Screen Shot 2017-12-14 at 3.10.58 pI love that I have carried lessons that my mother taught through her presence and moving through her world so that I can be a good mother to my daughter (soon to be daughters). I love that I can call her and check a gut feeling that I am having and know that my decision is on the right path. I love that I can share the love that I get from my mother with my family and others around me. I love my momma.

Shadow

I took my daughter out for a walk at the state park a couple days ago so she could run and investigate freely. She likes to come back and touch base with me every so often; we were walking together when I noticed that our shadows were walking ahead of us. I waved my hands and she waved hers, both of us watching our shadows following our motions.

I’ve gotten better at paying attention to what I am doing and whether I am being copied because I’ve got a shadow that comes from the light above me and I’ve got a shadow that is the light beside me.

Are we both awake and in the house? If so, we are in the same room and playing the same game. She follows me everywhere, the kitchen, the bedroom, the bathroom, the den, and the laundry room.

She’s becoming a fabulous helper, in her own way. I have to watch myself to make sure that what I am doing is safe for her to copy. She even stretches with me after our walks together. (And then I become momma climbing toy as she balances on me in a final stretch.)

She’s learning new words everyday now, and I’m more aware of what I say and how I say it. I’m tending to my own grace as I share grace with her. Sometimes everything is wonderful, and sometimes nothing can go right. Sometimes the shadows seem stronger than the light. She speaks of the dark as an existential presence. When it is dark, it is Dark. She does not fear the dark, but she names its power.

She lights up my life like the moon lights the earth at night. She revolves around me and tugs me towards her like the moon pulls the tides. She shines and grows dark and always shines again.

I love my little shadow.

Laughter and Boundaries

I’m having a hard time finding joy, recently. I read a reflection today by my friend Sarah who had encountered wisdom saying that joy flows from compassion. I wonder if I am not finding enough compassion, either for myself or for others, right now. Or maybe I just see the great need for compassion and feel that the task is far too large to take on myself.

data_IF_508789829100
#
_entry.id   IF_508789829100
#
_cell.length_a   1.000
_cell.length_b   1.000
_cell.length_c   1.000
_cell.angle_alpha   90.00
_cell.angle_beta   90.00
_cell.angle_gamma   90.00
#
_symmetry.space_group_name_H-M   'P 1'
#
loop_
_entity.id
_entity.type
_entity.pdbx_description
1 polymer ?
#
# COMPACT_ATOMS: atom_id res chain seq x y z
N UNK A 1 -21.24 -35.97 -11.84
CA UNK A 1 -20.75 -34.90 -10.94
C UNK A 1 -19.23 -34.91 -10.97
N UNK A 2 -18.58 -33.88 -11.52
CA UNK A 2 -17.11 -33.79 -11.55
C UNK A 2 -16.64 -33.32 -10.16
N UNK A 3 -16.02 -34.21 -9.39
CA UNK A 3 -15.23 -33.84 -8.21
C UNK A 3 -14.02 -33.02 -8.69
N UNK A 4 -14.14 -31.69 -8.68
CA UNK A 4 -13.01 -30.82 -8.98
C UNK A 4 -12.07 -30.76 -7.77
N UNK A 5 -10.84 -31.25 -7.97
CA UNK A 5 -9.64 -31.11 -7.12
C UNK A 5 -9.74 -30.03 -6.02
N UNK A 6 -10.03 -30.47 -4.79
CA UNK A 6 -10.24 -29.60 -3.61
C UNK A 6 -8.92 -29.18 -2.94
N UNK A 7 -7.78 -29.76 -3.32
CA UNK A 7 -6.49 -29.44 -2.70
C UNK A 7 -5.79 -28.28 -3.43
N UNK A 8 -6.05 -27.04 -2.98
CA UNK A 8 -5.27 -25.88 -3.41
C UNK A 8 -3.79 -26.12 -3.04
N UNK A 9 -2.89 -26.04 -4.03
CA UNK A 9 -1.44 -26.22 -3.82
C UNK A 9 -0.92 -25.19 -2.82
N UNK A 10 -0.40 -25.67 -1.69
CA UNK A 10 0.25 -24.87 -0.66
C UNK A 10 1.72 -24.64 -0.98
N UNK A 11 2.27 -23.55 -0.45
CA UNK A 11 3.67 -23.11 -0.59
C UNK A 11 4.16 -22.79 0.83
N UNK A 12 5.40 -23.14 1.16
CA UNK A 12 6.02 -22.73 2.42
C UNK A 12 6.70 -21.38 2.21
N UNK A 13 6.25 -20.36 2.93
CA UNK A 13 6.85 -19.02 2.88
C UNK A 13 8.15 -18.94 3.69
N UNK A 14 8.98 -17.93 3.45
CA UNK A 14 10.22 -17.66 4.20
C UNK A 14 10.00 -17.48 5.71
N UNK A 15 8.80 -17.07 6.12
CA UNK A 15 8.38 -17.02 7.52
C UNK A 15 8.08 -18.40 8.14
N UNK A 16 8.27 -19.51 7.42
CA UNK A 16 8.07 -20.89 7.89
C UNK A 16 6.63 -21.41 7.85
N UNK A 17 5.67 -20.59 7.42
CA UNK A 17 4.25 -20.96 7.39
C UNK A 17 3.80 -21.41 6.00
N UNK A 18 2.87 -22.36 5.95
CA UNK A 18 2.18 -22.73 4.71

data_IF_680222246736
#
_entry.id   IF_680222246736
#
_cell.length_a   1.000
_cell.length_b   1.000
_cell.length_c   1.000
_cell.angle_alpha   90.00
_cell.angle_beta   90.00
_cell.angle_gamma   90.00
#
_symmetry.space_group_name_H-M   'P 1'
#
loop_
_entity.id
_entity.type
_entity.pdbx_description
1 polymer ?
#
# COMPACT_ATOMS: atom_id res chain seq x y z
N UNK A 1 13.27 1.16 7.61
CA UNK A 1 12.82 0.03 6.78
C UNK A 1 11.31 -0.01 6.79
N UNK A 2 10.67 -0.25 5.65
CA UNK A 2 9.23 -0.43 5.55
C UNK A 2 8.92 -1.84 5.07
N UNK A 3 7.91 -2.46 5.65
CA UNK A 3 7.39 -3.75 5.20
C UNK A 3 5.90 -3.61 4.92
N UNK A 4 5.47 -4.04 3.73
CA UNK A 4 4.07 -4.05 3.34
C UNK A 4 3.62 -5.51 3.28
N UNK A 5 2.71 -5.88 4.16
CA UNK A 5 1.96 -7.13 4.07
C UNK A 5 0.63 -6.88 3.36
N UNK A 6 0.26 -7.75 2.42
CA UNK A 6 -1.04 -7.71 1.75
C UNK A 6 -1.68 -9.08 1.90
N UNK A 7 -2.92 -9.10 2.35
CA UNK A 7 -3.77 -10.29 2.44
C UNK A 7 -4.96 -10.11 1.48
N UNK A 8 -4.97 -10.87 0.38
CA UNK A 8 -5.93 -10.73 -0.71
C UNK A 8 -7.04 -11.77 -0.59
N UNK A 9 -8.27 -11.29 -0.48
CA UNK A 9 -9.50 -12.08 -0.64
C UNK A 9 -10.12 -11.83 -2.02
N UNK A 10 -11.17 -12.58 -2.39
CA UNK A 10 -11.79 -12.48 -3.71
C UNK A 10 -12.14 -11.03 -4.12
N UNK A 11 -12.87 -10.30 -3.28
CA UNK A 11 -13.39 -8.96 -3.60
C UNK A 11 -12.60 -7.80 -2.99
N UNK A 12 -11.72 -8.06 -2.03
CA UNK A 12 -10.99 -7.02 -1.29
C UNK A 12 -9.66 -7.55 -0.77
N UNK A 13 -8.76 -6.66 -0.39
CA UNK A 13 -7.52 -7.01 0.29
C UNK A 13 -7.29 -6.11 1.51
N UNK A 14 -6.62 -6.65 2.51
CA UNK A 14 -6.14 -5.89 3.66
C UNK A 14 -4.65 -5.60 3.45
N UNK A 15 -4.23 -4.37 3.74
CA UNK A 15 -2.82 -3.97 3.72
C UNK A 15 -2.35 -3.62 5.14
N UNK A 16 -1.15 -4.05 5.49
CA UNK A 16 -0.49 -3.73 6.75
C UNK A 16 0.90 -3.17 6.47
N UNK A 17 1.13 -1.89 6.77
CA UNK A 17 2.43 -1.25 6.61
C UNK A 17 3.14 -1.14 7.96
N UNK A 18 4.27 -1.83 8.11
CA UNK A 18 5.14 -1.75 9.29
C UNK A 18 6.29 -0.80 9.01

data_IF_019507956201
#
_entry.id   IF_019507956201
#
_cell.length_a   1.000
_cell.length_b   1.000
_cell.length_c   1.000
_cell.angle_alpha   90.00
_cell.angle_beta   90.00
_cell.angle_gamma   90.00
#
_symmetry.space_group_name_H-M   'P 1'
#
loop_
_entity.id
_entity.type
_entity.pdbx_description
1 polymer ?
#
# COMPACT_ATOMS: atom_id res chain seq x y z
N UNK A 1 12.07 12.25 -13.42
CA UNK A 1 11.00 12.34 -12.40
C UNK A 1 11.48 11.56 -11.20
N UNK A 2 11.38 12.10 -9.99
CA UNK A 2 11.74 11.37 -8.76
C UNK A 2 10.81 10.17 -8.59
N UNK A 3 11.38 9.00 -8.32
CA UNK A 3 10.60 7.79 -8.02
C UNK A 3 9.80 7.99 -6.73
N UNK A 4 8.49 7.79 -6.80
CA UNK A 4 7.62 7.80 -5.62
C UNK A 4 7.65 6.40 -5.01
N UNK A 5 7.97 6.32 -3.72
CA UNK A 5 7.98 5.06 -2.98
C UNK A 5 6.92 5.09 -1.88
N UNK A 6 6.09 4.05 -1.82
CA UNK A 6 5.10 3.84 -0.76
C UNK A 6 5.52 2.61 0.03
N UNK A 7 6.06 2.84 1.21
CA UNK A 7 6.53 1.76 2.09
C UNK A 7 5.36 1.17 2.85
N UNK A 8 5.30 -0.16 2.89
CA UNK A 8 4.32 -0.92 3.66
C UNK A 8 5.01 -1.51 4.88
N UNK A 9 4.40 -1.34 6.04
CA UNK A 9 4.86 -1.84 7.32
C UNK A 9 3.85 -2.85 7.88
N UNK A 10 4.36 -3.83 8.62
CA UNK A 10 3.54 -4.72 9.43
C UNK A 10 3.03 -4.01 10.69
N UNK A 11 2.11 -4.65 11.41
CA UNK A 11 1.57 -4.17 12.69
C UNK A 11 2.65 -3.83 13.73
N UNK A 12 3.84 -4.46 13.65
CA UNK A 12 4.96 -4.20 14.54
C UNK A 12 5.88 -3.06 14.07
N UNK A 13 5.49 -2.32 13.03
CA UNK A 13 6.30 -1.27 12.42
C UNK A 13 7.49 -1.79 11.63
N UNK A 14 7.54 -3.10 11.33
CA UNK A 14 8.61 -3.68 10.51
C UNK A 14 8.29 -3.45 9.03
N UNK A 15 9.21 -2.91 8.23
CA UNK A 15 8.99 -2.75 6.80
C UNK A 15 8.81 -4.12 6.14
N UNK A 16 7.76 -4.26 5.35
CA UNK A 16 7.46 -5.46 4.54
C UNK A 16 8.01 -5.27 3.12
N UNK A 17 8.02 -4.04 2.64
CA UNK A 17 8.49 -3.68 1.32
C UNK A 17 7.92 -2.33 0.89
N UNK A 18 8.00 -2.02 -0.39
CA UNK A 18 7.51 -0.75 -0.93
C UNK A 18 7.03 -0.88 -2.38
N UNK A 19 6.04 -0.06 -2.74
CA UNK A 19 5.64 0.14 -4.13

Joy is a big deal and I want to do it right.

My daughter has started a new game where she laughs and then does something that she shouldn’t do, such as hitting me in the face. I tell her no, and she does it again. Laughing again.

I love my daughter’s laugh.

I do not love being hit.

I do not want her to hit me, or learn that hitting is how we do things.

She laughs again.

I tell her not to hit. I take hold of her hand. I tell her not to hit.

I let go. She hits me again.

Still laughing.

And so I put her down out of my lap. I put space between her and me, so that she cannot reach me to hit me. She doesn’t like the space.

Nothing stops her until I do it. Saying no has not really become effective, even though she loves repeating the word.

The hitting stops.

So does the laughter.

But then she hugs me. And we are better together until she decides to try a new boundary again.

I’m wondering how she interprets the joy I share with her. Does she remember me laughing more than she remembers me teaching her a new limit?

And then, does God rejoice when I find a new game to play but is let down when I turn the game to my own destruction?

I believe God wants what is good for me, and that God wants to celebrate joy with me. I don’t believe that God is watching me to seek out an opportunity to punish me.

I am not a perfect parent. I lose my temper and get frustrated when my daughter keeps on doing what I have already asked her not to do. I have the feeling this tendency is far from over. Yay exercise of free will!

However, God is a perfect parent (among other things) and though God can and does get frustrated, God is more saddened by how I turn away from what God wants because it hurts me more than because it hurts God.

God wants what is best for me (and you) and goes out of the way to show love in whatever way possible. This is the compassion I long for in each of my relationships no matter if they are fleeting or forever.